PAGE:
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Programs Career after PhD: How is the situation in Particle Physics compared to Condensed Mat?

  1. Oct 6, 2012 #1
    Hi everyone,

    I've just finished my bachelors degree and started grad school.
    I'm having a really hard time deciding if I want to head into Experimental Particle Physics oder Experimental Solid State Physics for my PhD.
    I've had a little practical experience in both fields, and I really enjoy both a lot!
    Generally I like to play with things and build stuff and screw stuff (if you know what i mean), therefore i would like to do something in a lab.
    My main concerns are what to do after my PhD. I would love to stay in academia as PostDoc and with a tenure track..and maybe even Prof, but as a student with grades only slightly above average, I'm not convinced that will work the way I wish.

    So basically my questions are:
    How hard is it to stay in academia in general? And especially in Condensed Matter Physics and Experimental Particle Physics? (for example, how high is the percentage of PhD students that can stay in the field after their thesis?)

    If an academic career fails, what are the alternatives in both fields? (I've heard, that in Condensed Matter Physics, it is "easy" to find a job in the industry doing something more or less "physicsy" - whereas there are no real options after a PhD in Particle Physics, if you don't stay in academia, you probably won't end up doing something involving a lot of physics (e.g finance, programming,..) )

    I would be really thankful for any kind of advice! Thanks a lot for your help
  2. jcsd
  3. Oct 16, 2012 #2
    Re: Career after PhD: How is the situation in Particle Physics compared to Condensed

    I would like some insight as well.

    I recently came across an article talking about the high demand for accelerator physicists. Have you ever thought about that? I am not sure how closely related to particle physics that field is.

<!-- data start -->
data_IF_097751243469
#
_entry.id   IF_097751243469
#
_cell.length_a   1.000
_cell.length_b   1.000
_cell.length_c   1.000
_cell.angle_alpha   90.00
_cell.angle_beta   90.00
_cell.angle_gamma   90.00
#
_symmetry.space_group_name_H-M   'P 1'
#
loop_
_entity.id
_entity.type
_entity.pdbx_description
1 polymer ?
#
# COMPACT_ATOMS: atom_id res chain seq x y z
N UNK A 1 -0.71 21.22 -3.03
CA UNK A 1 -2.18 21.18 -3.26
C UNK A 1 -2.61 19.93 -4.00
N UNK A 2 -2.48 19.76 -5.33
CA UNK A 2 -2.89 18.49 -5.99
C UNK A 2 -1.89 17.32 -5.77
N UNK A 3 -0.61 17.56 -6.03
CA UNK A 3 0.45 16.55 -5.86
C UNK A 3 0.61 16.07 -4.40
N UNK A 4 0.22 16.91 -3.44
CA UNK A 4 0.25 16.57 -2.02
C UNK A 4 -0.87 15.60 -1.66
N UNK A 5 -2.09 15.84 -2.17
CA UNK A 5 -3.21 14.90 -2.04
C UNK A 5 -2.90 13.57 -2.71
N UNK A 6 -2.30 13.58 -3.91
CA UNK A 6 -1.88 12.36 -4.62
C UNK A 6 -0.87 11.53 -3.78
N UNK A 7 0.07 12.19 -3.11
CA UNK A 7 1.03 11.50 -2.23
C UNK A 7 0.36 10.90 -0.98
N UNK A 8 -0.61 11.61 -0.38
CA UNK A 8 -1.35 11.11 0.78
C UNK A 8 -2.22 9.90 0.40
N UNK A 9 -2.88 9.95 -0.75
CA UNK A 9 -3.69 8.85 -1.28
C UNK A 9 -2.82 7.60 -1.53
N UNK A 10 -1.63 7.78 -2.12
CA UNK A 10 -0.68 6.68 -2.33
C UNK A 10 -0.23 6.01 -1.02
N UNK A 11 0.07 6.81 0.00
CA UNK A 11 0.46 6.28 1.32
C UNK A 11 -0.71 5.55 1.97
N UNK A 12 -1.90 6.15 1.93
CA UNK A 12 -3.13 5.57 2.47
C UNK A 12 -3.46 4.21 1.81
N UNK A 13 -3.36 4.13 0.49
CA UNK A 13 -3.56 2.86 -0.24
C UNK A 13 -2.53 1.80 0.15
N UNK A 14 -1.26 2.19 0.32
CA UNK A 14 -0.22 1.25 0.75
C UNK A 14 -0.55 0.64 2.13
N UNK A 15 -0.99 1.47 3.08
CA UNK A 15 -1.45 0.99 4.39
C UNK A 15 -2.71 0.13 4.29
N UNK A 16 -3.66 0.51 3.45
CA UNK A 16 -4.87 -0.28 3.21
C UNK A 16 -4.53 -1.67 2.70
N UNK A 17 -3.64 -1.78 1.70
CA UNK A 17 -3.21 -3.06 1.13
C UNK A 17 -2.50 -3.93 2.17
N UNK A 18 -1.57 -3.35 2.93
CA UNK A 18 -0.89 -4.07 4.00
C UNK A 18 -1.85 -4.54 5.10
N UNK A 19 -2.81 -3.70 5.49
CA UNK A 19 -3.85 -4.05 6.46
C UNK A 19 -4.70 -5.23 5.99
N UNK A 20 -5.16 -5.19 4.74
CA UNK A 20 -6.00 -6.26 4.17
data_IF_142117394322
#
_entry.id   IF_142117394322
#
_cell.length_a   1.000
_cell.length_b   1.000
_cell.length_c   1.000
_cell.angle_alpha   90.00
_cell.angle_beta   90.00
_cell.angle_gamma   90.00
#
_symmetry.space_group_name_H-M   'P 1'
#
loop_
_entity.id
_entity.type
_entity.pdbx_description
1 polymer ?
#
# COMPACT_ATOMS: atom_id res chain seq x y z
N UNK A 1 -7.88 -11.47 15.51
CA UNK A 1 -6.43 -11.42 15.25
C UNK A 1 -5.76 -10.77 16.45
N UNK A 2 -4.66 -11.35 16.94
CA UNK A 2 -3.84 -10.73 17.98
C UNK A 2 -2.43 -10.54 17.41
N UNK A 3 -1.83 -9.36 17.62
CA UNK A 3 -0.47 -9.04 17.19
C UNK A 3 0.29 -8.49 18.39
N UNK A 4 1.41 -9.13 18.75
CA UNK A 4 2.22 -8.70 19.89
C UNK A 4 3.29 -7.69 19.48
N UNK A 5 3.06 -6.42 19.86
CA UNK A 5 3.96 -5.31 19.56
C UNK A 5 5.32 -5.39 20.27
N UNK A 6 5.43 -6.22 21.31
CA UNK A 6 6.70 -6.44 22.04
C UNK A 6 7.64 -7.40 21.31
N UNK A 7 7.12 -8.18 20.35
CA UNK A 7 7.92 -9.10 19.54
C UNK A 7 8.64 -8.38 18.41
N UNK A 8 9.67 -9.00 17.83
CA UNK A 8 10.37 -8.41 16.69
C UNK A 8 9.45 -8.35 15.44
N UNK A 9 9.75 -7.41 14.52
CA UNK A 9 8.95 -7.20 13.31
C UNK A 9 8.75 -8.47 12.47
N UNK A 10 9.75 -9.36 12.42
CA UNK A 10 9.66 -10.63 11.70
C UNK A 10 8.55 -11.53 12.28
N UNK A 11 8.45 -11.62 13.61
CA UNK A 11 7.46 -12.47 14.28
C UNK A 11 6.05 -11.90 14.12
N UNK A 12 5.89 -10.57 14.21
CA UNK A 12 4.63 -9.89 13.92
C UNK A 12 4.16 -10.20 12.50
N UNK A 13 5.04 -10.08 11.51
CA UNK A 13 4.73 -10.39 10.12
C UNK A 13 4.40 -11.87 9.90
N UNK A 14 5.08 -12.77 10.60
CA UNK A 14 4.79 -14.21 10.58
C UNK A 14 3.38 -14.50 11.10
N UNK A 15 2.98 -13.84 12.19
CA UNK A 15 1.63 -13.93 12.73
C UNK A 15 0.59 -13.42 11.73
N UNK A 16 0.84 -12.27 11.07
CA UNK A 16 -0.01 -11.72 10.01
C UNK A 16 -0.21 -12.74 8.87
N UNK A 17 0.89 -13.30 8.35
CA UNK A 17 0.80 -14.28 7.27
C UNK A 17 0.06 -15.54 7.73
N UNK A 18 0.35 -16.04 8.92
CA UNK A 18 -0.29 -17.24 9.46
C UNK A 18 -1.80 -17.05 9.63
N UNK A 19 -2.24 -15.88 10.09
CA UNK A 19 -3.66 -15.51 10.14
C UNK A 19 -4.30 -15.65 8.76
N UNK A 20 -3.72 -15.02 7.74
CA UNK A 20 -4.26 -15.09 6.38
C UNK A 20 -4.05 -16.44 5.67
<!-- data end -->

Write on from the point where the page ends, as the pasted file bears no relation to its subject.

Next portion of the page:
4. Oct 17, 2012 #3
    Re: Career after PhD: How is the situation in Particle Physics compared to Condensed

    Accelerator physics != experimental particle physics

    In a high energy/particle physics experiment the accelerator is just a tool providing collisions. You care primarily about what happens in the collisions of particles not the details of how they are accelerated. In my experience (I have a PhD in high energy physics) most HEP experimentalists have only a very, very basic understanding of how the accelerator itself works.

    As to the chances of staying in academia I don't know know if there is any real difference between condensed matter and high energy. Anecdotally, it seems from the people I know to be a fairly low chance for both field.

    It is generally easier to find a job doing physics/engineering outside of academia as a condensed matter physicist. A very large portion of the high energy experimentalists that I know personally who left academia just ended up as programmers. I did too.
  5. Oct 17, 2012 #4
    Re: Career after PhD: How is the situation in Particle Physics compared to Condensed

    A lot depends on how you define "physics-y." In my situation (theoretical astrophysics), I ended up working in an investment bank, and the work that I do is pretty much the same as the work I did in graduate school (i.e. crunch partial-differential equations in supercomputers). One reason that I like my current job is that it keeps my technical skills sharp and I make enough money so that in a few years I'll be able to go back to astrophysics without too much trouble.

    There are a lot of different jobs under "finance" and "programming" some of which are very physics-y and some that aren't.
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